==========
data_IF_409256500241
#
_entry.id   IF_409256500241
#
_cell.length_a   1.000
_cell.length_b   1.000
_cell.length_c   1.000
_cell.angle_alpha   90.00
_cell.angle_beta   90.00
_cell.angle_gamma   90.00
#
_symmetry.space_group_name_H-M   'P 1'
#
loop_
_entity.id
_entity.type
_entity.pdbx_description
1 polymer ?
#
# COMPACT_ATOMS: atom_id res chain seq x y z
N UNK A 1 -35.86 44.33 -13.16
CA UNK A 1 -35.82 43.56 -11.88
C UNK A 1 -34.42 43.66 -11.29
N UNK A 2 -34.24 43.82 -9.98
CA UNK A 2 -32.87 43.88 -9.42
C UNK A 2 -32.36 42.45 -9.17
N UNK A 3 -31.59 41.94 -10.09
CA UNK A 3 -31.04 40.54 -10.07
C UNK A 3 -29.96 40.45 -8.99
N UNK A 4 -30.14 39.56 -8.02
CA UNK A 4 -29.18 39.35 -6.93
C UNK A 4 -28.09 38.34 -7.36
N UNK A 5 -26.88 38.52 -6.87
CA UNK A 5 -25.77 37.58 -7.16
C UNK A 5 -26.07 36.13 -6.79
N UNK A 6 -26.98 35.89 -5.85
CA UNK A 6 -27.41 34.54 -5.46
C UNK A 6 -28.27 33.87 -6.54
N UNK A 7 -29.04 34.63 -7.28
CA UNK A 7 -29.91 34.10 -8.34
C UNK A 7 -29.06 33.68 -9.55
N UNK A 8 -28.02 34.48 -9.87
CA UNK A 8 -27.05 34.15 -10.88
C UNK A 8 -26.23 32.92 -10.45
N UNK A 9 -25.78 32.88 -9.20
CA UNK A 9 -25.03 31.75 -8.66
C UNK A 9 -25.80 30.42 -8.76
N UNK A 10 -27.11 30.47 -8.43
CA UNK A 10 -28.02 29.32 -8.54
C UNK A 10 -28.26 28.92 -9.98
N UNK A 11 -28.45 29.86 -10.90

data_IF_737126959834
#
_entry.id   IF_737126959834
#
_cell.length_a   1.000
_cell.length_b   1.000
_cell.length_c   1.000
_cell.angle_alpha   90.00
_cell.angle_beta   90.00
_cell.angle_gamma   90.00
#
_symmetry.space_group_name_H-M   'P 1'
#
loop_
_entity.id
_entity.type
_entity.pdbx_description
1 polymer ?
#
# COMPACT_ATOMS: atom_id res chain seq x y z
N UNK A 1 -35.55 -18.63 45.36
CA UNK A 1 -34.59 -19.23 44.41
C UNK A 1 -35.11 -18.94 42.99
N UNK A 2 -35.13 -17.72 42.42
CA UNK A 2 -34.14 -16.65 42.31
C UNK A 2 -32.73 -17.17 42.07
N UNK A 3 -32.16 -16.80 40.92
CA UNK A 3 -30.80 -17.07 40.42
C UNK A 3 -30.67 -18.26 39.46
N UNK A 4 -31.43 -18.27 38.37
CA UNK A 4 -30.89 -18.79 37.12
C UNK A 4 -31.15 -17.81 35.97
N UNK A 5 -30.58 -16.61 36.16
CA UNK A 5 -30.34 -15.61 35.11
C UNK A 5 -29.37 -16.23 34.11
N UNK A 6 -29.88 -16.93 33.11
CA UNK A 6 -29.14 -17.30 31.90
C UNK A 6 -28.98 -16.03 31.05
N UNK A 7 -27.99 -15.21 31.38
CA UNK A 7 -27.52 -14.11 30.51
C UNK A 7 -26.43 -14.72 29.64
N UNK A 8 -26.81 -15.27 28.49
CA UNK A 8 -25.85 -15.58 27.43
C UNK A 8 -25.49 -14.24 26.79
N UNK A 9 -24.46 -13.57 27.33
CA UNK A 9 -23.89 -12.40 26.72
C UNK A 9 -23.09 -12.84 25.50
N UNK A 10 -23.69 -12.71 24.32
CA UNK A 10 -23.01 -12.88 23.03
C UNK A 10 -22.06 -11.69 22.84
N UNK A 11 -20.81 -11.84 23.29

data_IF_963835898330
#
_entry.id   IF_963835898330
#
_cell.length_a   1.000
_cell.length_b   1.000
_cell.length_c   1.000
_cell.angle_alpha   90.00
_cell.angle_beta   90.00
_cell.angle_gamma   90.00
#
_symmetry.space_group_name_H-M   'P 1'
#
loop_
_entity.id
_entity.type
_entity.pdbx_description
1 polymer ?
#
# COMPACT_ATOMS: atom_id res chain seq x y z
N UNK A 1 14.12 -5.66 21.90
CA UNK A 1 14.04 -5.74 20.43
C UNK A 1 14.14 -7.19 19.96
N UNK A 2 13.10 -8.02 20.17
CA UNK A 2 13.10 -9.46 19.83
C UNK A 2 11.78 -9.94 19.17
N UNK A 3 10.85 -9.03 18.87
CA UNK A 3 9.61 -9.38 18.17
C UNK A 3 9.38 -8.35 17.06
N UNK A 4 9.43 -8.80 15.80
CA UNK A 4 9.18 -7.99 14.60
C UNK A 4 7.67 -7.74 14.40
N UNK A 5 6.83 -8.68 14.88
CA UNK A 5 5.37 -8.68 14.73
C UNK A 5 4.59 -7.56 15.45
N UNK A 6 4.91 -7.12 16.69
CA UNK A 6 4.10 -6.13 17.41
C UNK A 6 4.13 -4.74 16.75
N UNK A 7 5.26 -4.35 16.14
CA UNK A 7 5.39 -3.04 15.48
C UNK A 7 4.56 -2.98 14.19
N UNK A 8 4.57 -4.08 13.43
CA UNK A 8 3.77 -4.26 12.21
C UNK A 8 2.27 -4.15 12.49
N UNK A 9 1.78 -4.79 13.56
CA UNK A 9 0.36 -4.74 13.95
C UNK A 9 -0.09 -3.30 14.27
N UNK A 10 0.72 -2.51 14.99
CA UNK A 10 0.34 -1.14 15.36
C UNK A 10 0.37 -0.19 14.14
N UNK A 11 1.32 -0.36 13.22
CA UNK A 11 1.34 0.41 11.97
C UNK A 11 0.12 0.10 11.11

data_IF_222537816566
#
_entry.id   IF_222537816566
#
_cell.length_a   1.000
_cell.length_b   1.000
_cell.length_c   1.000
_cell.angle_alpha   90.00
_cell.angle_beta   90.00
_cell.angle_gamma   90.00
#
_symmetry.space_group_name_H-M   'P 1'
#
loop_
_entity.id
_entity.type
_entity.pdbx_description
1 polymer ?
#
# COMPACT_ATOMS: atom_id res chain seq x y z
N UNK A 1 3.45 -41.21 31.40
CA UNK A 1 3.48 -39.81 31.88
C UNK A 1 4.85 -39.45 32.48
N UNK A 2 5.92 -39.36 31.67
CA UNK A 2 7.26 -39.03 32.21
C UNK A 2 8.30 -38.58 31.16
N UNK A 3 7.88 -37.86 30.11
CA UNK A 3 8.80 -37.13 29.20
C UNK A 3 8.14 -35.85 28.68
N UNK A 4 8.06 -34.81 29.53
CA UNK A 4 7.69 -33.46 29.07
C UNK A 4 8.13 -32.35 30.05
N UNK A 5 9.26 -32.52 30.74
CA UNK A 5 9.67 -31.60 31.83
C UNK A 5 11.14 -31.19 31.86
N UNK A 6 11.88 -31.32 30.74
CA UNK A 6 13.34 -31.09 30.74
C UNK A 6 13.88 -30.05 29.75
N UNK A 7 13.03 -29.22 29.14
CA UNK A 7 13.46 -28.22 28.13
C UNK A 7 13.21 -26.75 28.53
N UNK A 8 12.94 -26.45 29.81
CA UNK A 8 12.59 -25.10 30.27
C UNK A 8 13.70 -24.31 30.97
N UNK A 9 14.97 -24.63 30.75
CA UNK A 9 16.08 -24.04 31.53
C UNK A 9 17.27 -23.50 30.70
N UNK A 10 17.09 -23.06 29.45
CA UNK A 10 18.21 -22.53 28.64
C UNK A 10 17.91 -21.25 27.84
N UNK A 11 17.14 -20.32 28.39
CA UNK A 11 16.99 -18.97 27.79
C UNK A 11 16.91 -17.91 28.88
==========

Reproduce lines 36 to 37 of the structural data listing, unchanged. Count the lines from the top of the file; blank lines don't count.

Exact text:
N UNK A 6 -26.98 35.89 -5.85
CA UNK A 6 -27.41 34.54 -5.46